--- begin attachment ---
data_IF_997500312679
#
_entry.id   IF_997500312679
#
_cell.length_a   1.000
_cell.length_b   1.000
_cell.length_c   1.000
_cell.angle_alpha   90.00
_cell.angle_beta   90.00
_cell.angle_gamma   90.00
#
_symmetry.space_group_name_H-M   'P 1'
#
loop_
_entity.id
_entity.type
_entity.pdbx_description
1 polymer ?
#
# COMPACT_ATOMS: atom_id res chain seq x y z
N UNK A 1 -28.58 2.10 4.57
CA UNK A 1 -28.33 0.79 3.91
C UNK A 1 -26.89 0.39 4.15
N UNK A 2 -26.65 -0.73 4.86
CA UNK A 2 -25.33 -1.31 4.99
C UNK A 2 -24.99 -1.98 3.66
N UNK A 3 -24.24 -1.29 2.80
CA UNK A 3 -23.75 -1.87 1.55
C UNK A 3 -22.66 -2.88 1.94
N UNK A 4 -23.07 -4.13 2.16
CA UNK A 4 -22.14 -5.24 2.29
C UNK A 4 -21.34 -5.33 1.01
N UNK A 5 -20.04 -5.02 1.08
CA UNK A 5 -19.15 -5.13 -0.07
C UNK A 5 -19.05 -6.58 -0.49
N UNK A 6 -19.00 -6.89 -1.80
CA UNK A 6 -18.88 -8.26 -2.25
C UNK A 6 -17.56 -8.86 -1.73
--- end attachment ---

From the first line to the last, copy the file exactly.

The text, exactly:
data_IF_997500312679
#
_entry.id   IF_997500312679
#
_cell.length_a   1.000
_cell.length_b   1.000
_cell.length_c   1.000
_cell.angle_alpha   90.00
_cell.angle_beta   90.00
_cell.angle_gamma   90.00
#
_symmetry.space_group_name_H-M   'P 1'
#
loop_
_entity.id
_entity.type
_entity.pdbx_description
1 polymer ?
#
# COMPACT_ATOMS: atom_id res chain seq x y z
N UNK A 1 -28.58 2.10 4.57
CA UNK A 1 -28.33 0.79 3.91
C UNK A 1 -26.89 0.39 4.15
N UNK A 2 -26.65 -0.73 4.86
CA UNK A 2 -25.33 -1.31 4.99
C UNK A 2 -24.99 -1.98 3.66
N UNK A 3 -24.24 -1.29 2.80
CA UNK A 3 -23.75 -1.87 1.55
C UNK A 3 -22.66 -2.88 1.94
N UNK A 4 -23.07 -4.13 2.16
CA UNK A 4 -22.14 -5.24 2.29
C UNK A 4 -21.34 -5.33 1.01
N UNK A 5 -20.04 -5.02 1.08
CA UNK A 5 -19.15 -5.13 -0.07
C UNK A 5 -19.05 -6.58 -0.49
N UNK A 6 -19.00 -6.89 -1.80
CA UNK A 6 -18.88 -8.26 -2.25
C UNK A 6 -17.56 -8.86 -1.73